After spending much of the 1990s in New Haven, Connecticut, and Bloomfield, New Jersey, Eric and David lived nearly two decades in San Diego, California. They currently live in Portland, Oregon, where Eric continues to write and draw Age of Bronze as well as to illustrate comics, books, and other media.
Eric has been a speaker at UCLA, the University of Cincinnati, the University of Southern California, Henderson State University (Arkansas), the University of Bristol, the American School of Classical Studies at Athens, California State University Fresno, Nottingham University, Bucknell University, Yale University, and was a keynote speaker at both Illinois Wesleyan University and Kansas State University. Conventions he has spoken at include annual meetings of the Society of American Archaeology, the International Reading Association, the National Council of Teachers of English, the National Junior Classical League, as well as many Oz conventions and comic book conventions in the USA and abroad. His artwork appears in the documentaries The Wonderful Wizard of Oz: The True Story (BBC, 2011), Adventures into Digital Comics (Top Two Three Films, 2006), The Truth of Troy (BBC, 2004), and Oz: the American Fairyland (Sirocco Productions, 1997). He is interviewed in the documentary Because of the Wonderful Things It Does: The Legacy of Oz on the 2005 and 2009 video reissues of the MGM motion picture The Wizard of Oz.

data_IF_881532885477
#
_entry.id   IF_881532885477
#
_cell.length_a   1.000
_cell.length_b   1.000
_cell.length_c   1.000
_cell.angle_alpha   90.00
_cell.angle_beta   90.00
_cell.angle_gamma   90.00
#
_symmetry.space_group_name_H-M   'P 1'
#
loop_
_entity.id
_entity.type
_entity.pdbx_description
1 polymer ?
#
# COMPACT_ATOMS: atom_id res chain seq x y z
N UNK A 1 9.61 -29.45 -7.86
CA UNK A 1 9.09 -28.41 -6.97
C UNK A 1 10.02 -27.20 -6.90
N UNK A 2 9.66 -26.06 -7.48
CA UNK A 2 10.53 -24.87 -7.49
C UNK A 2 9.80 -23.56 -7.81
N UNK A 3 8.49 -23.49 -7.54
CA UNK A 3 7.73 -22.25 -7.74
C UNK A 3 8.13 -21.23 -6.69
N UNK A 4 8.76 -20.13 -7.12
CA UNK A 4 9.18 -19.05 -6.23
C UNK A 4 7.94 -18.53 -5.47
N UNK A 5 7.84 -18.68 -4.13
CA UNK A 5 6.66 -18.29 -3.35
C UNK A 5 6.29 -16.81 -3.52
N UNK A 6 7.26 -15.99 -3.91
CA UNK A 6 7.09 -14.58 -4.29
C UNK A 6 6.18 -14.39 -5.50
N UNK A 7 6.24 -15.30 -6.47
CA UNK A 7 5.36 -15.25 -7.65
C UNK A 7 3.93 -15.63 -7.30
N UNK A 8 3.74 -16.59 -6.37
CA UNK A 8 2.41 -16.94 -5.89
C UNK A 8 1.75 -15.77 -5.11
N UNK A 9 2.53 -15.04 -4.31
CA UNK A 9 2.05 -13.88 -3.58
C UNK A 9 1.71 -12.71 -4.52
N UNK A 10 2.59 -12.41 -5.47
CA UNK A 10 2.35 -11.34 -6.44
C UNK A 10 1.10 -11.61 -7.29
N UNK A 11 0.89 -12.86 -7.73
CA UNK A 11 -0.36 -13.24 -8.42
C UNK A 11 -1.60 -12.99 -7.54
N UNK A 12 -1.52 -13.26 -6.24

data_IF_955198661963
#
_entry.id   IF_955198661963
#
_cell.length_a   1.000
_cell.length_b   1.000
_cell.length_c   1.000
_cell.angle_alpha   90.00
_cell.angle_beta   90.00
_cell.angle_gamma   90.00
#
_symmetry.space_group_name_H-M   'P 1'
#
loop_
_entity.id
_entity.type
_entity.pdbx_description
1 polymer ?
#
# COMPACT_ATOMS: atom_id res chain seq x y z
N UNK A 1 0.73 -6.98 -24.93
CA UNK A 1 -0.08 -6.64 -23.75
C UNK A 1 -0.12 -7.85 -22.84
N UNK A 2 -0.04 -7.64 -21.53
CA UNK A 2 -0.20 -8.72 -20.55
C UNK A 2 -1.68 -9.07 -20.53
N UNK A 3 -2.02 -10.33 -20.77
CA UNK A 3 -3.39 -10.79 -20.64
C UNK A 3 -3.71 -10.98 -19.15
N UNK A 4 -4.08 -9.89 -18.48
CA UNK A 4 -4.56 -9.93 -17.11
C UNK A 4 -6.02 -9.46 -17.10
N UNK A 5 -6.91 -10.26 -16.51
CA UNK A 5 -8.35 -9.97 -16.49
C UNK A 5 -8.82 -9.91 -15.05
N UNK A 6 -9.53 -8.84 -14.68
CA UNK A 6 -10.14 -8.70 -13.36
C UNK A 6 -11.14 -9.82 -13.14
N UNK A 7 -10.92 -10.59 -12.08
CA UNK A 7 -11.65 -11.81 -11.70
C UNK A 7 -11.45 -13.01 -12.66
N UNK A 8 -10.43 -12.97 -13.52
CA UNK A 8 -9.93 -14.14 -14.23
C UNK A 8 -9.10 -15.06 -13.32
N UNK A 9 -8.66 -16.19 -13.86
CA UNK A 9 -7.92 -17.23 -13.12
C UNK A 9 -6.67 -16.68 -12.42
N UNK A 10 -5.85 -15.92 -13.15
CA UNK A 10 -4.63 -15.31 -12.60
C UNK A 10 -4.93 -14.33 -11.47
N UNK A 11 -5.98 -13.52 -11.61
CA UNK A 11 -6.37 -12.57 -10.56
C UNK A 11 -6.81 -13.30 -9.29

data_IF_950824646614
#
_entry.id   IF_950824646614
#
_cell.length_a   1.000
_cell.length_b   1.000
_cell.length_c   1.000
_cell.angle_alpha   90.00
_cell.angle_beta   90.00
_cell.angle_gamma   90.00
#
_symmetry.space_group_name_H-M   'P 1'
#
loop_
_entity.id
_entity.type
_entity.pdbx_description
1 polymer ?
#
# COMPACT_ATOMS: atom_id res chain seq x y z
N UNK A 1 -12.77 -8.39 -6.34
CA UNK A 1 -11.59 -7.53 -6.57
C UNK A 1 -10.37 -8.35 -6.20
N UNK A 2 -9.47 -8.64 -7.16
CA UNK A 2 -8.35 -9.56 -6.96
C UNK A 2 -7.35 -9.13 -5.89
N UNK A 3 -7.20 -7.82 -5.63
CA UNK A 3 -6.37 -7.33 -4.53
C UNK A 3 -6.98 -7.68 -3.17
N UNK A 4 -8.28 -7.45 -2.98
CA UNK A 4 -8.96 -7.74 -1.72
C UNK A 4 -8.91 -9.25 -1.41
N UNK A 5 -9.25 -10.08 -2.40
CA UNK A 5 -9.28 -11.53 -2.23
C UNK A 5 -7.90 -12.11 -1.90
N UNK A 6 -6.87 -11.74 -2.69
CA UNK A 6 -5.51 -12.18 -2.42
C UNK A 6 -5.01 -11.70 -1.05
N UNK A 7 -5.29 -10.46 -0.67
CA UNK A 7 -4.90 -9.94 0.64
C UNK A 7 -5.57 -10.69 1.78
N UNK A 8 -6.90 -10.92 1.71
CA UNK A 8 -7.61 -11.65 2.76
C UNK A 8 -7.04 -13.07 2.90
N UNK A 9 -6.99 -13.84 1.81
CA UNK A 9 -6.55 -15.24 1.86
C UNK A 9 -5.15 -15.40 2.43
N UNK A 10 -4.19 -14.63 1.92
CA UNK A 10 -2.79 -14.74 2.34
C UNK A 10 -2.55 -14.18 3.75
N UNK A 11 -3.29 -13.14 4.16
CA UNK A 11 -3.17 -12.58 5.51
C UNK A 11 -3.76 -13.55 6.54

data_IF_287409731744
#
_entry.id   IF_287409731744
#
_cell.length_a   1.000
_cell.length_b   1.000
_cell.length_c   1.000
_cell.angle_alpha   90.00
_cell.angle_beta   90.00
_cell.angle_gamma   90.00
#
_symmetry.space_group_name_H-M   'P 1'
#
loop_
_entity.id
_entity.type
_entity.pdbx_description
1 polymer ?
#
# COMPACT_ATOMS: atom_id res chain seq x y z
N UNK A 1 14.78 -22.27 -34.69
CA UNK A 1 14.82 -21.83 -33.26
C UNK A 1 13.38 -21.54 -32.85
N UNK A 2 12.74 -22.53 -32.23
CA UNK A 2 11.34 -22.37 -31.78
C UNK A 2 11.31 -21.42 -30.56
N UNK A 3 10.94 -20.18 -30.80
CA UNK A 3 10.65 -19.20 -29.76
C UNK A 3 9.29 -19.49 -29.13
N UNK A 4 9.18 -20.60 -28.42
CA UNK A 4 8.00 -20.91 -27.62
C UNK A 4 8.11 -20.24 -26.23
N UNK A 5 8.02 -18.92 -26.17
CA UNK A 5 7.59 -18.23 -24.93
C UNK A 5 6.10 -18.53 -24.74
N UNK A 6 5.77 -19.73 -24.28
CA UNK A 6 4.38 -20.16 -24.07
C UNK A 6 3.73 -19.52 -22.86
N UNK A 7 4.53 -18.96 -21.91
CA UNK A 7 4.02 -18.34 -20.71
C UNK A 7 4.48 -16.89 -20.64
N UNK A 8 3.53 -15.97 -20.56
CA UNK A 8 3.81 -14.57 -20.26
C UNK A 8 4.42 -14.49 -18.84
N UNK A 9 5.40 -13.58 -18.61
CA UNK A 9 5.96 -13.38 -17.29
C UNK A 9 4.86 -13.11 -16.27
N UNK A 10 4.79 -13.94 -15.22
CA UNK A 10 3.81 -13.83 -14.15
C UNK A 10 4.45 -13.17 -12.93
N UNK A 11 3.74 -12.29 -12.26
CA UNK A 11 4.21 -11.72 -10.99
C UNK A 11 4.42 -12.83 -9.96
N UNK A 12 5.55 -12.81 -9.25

Aside from drawing comics and illustrations, Eric's activities include reading, swimming, family genealogy, and ballet. He has performed in many theatrical productions over the years. He produced, co-designed costumes and sets, reconstructed the libretto, and played a small role in the first professional revival of L. Frank Baum's 1913 stage musical The Tik-Tok Man of Oz, directed by Chrissie Burns, in San Diego, CA, in 2014. He played the role of Drosselmeyer in Del Mar Ballet's 2014 and 2015 productions of The Nutcracker, directed by Marie Arts. Eric choreographed, produced, and performed the role of the Shaggy Man in a ballet version of The Road to Oz at the Winkie Con 2009, Pacific Grove, California. He has also appeared in the Ballet Arte of Solana Beach, California, production of Sleeping Beauty as the king (2006), and in 2004 and 2005 as Mr. Stahlbaum (Clara's father) in Ballet Arte's annual production of The Nutcracker as well as dancing the featured male Arabian in the 2004 production, directed by Sara Viale and Erlends Zieminch. Previously he was seen as Will Roper in A Man for All Seasons at Nutley Little Theater in Nutley, New Jersey (1996). His favorite role was the Dauphin in George Bernard Shaw's Saint Joan, also at Nutley (1995). Memorable for one reason or another have been his roles as Gollum and Smaug in The Hobbit (1984) which also included Christopher Innvar as Gandalf and Margaret Noonan in the cast, the role of the Regent in Marc Lewis's staging of L. Frank Baum and Frederic Chapin's The Woggle-Bug at several conventions of The International Wizard of Oz Club (1986 and 1987), the role of Romeo in the balcony scene of William Shakespeare's Romeo and Juliet with Hazel Robinson as Juliet (1985), and the role of Alan in Babes in Toyland for KT Productions (1995 and 1996).